Ireland’s tech entrepreneurs are doing their bit to support their country’s economic recovery, with hubs in Dublin and Cork home to some exciting new start-ups...
Indeed, the capital is on track to become a global tech start-up hub by 2020. But historically, the Emerald Isle is perhaps better known for its art craft and design industry; recognised as being among the most innovative in the world, yet bearing a long lineage of creativity and making that is as old as human endeavour.
Modern designers are combining ancient skills, used to make contemporary objects, with the latest technology to reinvent traditional forms. The result is a thriving national start-up hub populated by entrepreneurs who are playing a major part in the design sector’s contribution to the Irish economy of almost €500 million annually, and growing.
And in this, the official Year of Irish Design 2015 (YOID 2015), moves are underway to promote this design capability internationally, generate new revenue and create jobs in the sector.
"As a nation we have an abundance of creativity and we are proud of our culture," says Karen Hennessy, CEO of Design & Crafts Council of Ireland.
"The warmth of the Irish people and our beautiful and inspiring landscapes are also key attractions, as well as a wealth of natural raw materials. This makes it an ideal place to develop design communities and networks, and this is happening throughout the island."
Dublin-based Gazel was founded in 2014 as a contemporary design studio that lives by the motto, 'Rethink The Everyday’. The studio is run by Irish designers Ronan Murphy and Kevin Doherty whose backgrounds in design, multimedia and engineering are echoed in their designs.
Their diverse product portfolio includes their award-winning clothes hanger, created for Arthritis Ireland’s ‘Easy To Use Awards’ in 2011, when student designers were encouraged to develop everyday products to improve the quality of life for rheumatoid arthritis sufferers.
Award winning designer Blathin Ennis, based in Gorey, County Wexford, sources unusual materials from around the world to produce wearable, special and striking pieces, including couture fashion pieces, alongside her range of contemporary jewellery.
In Ireland we are extremely resourceful; as a small island on the western edge of Europe we have always had to be.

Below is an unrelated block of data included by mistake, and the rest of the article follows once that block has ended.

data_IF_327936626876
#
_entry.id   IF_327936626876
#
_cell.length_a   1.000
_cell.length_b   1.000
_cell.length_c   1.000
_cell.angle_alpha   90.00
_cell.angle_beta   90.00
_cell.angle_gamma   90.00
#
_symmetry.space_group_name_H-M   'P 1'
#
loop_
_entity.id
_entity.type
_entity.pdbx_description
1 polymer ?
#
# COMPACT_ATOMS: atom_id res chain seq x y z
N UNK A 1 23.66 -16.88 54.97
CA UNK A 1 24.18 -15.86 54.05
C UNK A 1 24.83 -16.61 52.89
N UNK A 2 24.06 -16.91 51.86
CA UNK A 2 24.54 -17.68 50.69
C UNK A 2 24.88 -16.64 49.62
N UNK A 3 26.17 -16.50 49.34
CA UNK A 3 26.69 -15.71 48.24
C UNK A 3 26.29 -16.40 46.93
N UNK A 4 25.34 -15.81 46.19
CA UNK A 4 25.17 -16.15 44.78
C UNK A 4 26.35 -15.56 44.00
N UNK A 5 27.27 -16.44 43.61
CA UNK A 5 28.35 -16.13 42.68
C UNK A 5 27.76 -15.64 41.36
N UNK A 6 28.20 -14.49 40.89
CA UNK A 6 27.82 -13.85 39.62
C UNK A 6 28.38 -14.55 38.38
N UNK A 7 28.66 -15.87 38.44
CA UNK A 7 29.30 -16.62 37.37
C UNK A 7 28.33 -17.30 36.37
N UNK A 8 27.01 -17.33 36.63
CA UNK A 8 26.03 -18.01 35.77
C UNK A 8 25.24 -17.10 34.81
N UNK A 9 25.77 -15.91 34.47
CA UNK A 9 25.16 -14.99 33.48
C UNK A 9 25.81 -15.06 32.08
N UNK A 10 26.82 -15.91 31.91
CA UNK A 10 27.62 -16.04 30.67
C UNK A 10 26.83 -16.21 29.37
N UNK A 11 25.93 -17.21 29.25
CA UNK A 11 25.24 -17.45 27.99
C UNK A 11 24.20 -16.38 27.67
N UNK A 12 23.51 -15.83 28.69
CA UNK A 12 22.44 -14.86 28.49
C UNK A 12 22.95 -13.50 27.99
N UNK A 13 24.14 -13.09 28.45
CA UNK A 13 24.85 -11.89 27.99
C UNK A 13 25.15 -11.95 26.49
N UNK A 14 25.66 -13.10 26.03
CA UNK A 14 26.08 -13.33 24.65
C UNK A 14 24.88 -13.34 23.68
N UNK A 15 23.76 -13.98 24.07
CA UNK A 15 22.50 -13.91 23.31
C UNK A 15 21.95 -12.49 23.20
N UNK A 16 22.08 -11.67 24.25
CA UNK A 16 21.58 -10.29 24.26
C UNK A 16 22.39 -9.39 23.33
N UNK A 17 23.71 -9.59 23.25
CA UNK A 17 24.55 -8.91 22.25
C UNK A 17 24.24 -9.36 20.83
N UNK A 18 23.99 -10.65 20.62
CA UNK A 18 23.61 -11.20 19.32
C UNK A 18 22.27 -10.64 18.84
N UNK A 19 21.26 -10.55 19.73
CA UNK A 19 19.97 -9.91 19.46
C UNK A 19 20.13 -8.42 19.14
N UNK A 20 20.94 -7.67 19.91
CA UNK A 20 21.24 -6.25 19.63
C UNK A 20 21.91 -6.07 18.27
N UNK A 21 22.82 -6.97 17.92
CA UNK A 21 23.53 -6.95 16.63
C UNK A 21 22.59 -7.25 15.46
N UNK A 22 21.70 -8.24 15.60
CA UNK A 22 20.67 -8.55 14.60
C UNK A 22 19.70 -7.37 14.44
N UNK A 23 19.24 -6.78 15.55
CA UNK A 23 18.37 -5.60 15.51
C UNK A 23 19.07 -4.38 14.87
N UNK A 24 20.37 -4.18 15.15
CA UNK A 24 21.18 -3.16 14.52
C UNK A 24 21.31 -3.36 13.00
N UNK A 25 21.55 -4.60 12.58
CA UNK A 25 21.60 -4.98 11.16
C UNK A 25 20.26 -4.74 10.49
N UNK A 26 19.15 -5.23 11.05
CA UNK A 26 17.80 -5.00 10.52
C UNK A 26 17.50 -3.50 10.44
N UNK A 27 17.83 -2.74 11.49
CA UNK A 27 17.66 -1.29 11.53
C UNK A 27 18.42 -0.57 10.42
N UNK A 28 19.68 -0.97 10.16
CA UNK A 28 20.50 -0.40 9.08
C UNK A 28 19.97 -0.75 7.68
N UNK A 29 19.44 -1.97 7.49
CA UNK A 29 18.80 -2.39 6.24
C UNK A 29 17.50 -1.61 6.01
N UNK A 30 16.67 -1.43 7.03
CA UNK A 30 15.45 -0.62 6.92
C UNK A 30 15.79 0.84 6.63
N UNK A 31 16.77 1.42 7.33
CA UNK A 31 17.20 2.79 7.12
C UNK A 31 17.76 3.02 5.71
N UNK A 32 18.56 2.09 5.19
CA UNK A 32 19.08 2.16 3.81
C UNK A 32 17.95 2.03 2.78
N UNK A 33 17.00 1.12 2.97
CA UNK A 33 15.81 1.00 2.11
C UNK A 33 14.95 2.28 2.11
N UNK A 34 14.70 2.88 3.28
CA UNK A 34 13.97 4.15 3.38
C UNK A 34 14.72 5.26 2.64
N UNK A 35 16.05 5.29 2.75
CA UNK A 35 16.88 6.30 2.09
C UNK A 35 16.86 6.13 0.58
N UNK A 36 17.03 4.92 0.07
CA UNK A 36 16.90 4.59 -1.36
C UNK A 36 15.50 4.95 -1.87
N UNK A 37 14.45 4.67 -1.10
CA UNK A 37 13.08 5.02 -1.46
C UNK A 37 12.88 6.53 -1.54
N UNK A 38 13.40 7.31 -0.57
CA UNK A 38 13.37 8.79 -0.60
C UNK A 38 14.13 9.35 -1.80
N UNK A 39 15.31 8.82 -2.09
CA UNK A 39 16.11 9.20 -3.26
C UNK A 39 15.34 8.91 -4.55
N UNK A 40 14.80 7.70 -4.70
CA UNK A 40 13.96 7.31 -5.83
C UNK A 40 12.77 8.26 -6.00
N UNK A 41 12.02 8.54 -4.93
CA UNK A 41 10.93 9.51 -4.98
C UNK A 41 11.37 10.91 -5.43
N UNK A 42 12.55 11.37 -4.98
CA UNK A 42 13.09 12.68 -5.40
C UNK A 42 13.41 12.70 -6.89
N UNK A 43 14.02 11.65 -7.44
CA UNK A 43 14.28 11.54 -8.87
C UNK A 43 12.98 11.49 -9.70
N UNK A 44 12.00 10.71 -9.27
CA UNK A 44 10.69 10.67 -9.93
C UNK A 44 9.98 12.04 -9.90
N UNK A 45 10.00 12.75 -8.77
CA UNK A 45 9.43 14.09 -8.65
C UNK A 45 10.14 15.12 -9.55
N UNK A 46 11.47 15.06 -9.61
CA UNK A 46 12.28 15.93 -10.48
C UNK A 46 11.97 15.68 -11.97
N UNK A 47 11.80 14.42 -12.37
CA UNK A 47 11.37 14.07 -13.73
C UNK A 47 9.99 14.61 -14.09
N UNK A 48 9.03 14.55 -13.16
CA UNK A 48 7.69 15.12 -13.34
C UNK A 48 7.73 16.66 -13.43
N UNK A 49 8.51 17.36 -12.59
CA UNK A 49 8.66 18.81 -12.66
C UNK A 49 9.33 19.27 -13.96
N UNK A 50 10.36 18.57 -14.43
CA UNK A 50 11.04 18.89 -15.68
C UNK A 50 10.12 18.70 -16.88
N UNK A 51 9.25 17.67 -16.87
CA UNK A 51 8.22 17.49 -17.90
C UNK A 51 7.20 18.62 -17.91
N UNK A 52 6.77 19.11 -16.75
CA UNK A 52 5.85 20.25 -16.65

The Local Maker Co. works on a combination of ideas ranging from family experience to cultural traditions to produce beautiful furnishings and heritage goods from locally foraged material. From their small workshop in the North-East of Ireland they also produced things like Whack It, a small stool that comes flat packed and is literally whacked together in around five seconds flat.
Kilkenny, in County Kilkenny, is home to numerous successful art and design businesses, including the Oscar-nominated animation company Cartoon Saloon. In fact, Kilkenny Design Workshops (KDW), which marks its 50th anniversary this year, had a significant impact on design in Ireland and further afield, and also left a firm legacy for the town itself with a highly creative community of businesses.
Among them is goldsmith Yvonne Ross who produces a range of stunning jewellery.
She says: "Kilkenny is a very creative place, with a strong sense of community, and everybody supporting one another. But I think one of the really big factors in the success of our design sector lies in the opportunity to gain the skills you need to work in this sector. For example the Design & Crafts Council of Ireland’s two-year jewellery and goldsmithing course is based here, and is the only one of its kind in Ireland."
Jane Ni Dhulchaointigh, founder of Sugru, a mouldable glue that turns into rubber, is also from Kilkenny, and was named by CNN as third in the '7 tech Superheroes to watch in 2015’, while her business was number 22 on TIME Magazine's top 50 inventions in 2010. The iPad was number 34.
Ireland may seem an idyllic place to start a business, but recession made life difficult for many design entrepreneurs, who had to redevelop and reengage in many ways, for example becoming more involved in product development and pitching for work internationally.
The businesses they run are generally small but therein lies their strength: they also have a much greater degree of versatility and flexibility which means they can adapt quickly to deal with the rapid downturn in the economy. As designers, many possess a natural flair for creativity, innovation and originality, and never before have these traits been as vital in securing future growth and stability.
In adapting to a different economic landscape, traditionalist designers recognised that consumers were becoming more discerning and demanding more for their money, and responded by producing even higher quality, authentic Irish goods.
"In Ireland we are extremely resourceful; as a small island on the western edge of Europe we have always had to be," says Karen Hennessy. "We are ready to take on the world and shine a spotlight on Ireland’s creative talent, raising awareness of the great design that is coming out of Ireland."
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